Sermons That Work

He Emptied Himself, Christmas Eve – 2004

December 24, 2004


It is Christmas Eve once again. We welcome the sweetness of this night and all the memories that give meaning to it and make it unique among anniversaries. And, we dread it. For those among us whose youth is past, this evening is bittersweet—another year has gone by, another season of Advent has ended, and we are overwhelmed by the rapid passing of our days. We remember what it was to be young, to be filled with anticipation of this moment and of the day that follows and now, instead of anticipation, we feel nostalgia.

For the young among us, the wonder persists, especially when it is filled with creativity, with a waiting that is holy and breathless, and with the hope that this night will be blessed so that when it becomes a memory, it will be good. And for the children—ah, for them, there is nothing like Christmas Eve.

But tonight, let us forget all that we know for a few minutes. Let us clear our minds of all that has both blessed and harmed the meaning of this day. Let your mind become, as the Latin so beautifully puts it, a tabula rasa, a blank slate, a mind not yet affected by experiences and impressions. As children do, let us pretend.

We have never heard of Christmas. The holiday has not been established, and no one observes the birth of Jesus. But we are Christians, we form one of the early groups of believers, maybe somewhere in Palestine, in the Asia Minor of the first century, or perhaps in Greece, a group deeply affected and influenced by the presence or the letters of Paul the Apostle, or the remembered sermons of Peter and John and James, the beloved disciples.

We gather in the early dawn, for that is the most convenient and the safest time for the ekklesia, the church, to gather, and we have come to sing hymns and to worship the Lord we love, the one who has changed our lives so radically that we do not fear even the death that stalks us because we are his followers and not the admirers of the emperor.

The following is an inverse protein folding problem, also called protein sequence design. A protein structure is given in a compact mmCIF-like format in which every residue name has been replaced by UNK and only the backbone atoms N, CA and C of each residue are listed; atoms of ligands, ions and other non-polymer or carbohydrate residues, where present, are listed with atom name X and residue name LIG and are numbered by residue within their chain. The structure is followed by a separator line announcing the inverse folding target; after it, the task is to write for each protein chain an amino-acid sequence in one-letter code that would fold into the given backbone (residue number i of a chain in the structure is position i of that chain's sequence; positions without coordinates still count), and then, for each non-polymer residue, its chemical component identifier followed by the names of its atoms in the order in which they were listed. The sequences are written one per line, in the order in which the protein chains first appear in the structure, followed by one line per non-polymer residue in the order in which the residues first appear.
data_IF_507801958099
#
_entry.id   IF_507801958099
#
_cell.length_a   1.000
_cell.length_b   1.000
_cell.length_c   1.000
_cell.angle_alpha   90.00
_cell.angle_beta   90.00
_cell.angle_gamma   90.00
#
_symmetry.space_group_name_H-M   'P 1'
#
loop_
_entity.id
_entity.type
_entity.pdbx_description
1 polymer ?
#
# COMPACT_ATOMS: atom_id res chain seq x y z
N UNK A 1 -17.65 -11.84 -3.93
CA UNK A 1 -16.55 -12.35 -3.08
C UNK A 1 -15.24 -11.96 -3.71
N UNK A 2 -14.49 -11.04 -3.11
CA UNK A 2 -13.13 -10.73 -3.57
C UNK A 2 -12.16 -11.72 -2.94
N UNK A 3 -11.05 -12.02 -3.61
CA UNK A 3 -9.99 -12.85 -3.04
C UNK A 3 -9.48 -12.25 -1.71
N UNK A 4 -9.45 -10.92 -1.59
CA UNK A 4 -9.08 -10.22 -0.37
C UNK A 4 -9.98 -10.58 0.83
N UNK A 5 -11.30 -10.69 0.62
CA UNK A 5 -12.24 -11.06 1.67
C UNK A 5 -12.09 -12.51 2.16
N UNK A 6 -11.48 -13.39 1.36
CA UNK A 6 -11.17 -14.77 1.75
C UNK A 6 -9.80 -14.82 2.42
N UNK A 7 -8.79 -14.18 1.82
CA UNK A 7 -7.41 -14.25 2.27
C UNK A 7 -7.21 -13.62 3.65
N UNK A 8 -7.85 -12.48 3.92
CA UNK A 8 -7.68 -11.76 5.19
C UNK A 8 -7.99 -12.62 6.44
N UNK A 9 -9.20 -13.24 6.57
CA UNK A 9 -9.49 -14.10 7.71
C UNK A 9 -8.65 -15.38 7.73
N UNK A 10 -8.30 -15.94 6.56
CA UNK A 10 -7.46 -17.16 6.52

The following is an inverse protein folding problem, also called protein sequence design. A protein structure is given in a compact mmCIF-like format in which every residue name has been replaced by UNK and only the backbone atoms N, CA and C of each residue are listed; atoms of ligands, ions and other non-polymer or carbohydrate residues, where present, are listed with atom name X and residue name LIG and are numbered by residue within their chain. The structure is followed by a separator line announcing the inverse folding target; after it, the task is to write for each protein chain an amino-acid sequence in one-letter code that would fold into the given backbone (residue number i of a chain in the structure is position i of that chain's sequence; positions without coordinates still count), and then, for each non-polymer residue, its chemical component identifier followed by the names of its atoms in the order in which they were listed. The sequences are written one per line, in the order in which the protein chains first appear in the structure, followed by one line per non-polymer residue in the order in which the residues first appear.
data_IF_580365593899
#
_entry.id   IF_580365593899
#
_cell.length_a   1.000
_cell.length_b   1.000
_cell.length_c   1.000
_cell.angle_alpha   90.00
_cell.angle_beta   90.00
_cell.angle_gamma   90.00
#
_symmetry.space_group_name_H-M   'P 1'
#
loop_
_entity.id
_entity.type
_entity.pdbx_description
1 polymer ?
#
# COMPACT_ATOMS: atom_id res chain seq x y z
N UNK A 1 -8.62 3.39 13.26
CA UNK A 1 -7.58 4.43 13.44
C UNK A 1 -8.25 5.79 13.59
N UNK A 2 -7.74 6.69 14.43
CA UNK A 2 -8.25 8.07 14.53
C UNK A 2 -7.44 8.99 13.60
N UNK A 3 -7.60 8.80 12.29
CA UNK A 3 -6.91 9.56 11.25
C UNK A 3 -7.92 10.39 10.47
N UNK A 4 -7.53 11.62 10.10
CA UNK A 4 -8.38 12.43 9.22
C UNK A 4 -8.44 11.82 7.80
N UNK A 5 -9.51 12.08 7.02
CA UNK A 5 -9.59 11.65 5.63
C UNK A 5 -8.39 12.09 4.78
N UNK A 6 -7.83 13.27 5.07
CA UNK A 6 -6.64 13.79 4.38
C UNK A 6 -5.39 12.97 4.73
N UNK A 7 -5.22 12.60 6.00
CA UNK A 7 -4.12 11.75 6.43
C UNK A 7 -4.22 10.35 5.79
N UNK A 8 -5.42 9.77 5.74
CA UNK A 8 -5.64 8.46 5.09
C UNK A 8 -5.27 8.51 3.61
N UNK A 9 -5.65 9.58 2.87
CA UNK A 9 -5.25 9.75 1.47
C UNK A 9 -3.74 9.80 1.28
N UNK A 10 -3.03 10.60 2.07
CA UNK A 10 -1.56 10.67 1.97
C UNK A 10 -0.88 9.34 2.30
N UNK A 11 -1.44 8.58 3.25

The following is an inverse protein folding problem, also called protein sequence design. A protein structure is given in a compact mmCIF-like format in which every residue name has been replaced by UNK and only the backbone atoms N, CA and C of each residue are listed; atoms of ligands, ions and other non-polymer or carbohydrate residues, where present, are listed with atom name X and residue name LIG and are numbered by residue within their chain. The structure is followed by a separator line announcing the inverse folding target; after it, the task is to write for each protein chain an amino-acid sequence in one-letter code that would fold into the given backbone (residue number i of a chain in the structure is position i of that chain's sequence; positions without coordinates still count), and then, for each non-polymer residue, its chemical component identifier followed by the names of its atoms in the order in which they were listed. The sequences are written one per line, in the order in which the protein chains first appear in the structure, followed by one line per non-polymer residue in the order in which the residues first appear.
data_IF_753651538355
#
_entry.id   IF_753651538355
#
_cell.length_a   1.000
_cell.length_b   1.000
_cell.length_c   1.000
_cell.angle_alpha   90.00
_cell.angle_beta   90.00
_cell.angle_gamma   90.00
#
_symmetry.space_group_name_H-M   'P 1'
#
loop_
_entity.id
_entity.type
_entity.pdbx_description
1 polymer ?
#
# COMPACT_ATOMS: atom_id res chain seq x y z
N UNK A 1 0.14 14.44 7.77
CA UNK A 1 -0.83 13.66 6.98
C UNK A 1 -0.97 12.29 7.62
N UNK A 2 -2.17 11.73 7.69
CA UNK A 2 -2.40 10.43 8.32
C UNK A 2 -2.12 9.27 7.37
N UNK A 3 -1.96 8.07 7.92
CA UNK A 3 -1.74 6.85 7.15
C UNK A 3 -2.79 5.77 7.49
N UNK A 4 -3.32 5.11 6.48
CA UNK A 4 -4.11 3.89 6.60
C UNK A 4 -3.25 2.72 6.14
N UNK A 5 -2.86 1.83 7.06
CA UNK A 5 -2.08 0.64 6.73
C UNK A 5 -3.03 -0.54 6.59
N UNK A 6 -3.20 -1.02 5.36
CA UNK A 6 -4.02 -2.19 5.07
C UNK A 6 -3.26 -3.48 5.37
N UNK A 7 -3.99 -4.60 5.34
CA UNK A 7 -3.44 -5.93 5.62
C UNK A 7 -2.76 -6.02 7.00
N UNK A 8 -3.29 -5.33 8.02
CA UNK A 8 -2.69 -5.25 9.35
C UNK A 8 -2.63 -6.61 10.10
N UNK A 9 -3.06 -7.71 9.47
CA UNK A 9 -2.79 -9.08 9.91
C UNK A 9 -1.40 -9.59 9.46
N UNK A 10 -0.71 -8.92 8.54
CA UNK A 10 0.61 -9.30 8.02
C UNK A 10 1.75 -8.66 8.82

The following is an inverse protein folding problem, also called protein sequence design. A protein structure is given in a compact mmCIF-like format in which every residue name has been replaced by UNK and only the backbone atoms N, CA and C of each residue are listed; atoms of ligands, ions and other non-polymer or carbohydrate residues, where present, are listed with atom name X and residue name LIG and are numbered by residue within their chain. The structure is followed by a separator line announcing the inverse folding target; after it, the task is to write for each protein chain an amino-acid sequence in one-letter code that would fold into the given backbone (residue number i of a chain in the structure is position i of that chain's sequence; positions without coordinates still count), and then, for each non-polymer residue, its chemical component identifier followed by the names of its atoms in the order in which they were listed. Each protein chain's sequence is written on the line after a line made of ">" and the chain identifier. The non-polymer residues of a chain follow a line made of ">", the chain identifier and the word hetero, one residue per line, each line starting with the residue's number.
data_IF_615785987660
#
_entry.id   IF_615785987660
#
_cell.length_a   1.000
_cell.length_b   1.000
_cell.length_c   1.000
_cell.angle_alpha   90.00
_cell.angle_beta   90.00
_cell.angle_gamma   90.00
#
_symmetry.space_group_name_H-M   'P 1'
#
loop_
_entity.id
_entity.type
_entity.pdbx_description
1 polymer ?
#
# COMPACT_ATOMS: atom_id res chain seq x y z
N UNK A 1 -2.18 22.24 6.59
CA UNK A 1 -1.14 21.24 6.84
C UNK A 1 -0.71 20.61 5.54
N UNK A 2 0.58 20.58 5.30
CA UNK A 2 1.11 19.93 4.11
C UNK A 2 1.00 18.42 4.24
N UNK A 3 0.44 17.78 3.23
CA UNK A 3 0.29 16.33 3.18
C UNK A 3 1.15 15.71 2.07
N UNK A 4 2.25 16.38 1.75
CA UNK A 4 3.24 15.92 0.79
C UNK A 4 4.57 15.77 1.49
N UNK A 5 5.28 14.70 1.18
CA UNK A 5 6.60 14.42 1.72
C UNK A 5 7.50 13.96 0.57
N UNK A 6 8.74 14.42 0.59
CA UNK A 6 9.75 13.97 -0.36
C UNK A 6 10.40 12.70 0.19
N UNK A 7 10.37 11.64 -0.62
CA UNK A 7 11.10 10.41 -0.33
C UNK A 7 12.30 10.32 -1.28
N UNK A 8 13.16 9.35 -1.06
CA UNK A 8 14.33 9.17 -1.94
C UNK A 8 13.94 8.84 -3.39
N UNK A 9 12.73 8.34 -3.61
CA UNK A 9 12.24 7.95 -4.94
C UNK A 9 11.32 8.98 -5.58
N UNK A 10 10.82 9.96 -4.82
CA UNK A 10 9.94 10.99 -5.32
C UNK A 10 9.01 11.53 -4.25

We sing a hymn that all of us have memorized because this is what we believe, this is who has called us and changed us forever. It focuses our minds, it reminds us why we are followers of the Way, and it inspires us with hope and courage.

Though he was in the form of God, the hymn begins and we know we are speaking about the person of Jesus Christ. We are filled with awe, we remember that he is the firstborn of all creation, and we are overwhelmed with gratitude that, as the hymn reminds us, he emptied himself, taking the form of a slave.

Imagine, we say to one another, imagine such love. God, the Creator, sending the “Godself” to this humble place, emptied of glory, emptied of power, humble like a slave, looking like us! We turn and stare at each other: some of us are wearing brown tunics because we are slaves, others are dressed in work clothes because when we leave here we will go to work in the shops of the city, a few are dressed in finely spun linen because they too have become part of us, the rich Romans who have come to love him—and as we look at each other, we marvel. “He became like us,” we say and our eyes fill with tears, because we then remember that he became obedient to the point of death, even death on a cross, and we know the horror of that death; we have seen it, and some of us will be called to follow him into that kind of suffering.

But we are not paralyzed by fear. We sing his name that is above all names. We have seen his glory in our lives, in each other, in the joy that springs forth when we are together, in the peace that enfolds us in the midst of a suffering world, and we bow our knees before him.

When we leave here, we will carry all this with us—the marvel of his emptying himself to become like us, and the reality of his presence with us every moment. . .

For the early church, this was the Christmas meaning, and they repeated it whenever they gathered—the affirmation of the emptying of God, of kenosis, as St. Paul put it.

Let us focus together on this reality tonight. Forget the noise, forget even the repetition of wonderful hymns that seem to have lost their meaning because they have been co-opted by the world of materialism and greed and enter into the holy remembrance of this ancient hymn saved for us in the Letter to the Philippians. It inspired and sustained the early church for generations. May it become the real meaning of this holy night for us—the humbling of God who enters humanity in human form.

“Every tongue should confess that Jesus Christ is Lord, to the glory of God the Father,” the ancient Christians sang. Let us do the same. Amen.

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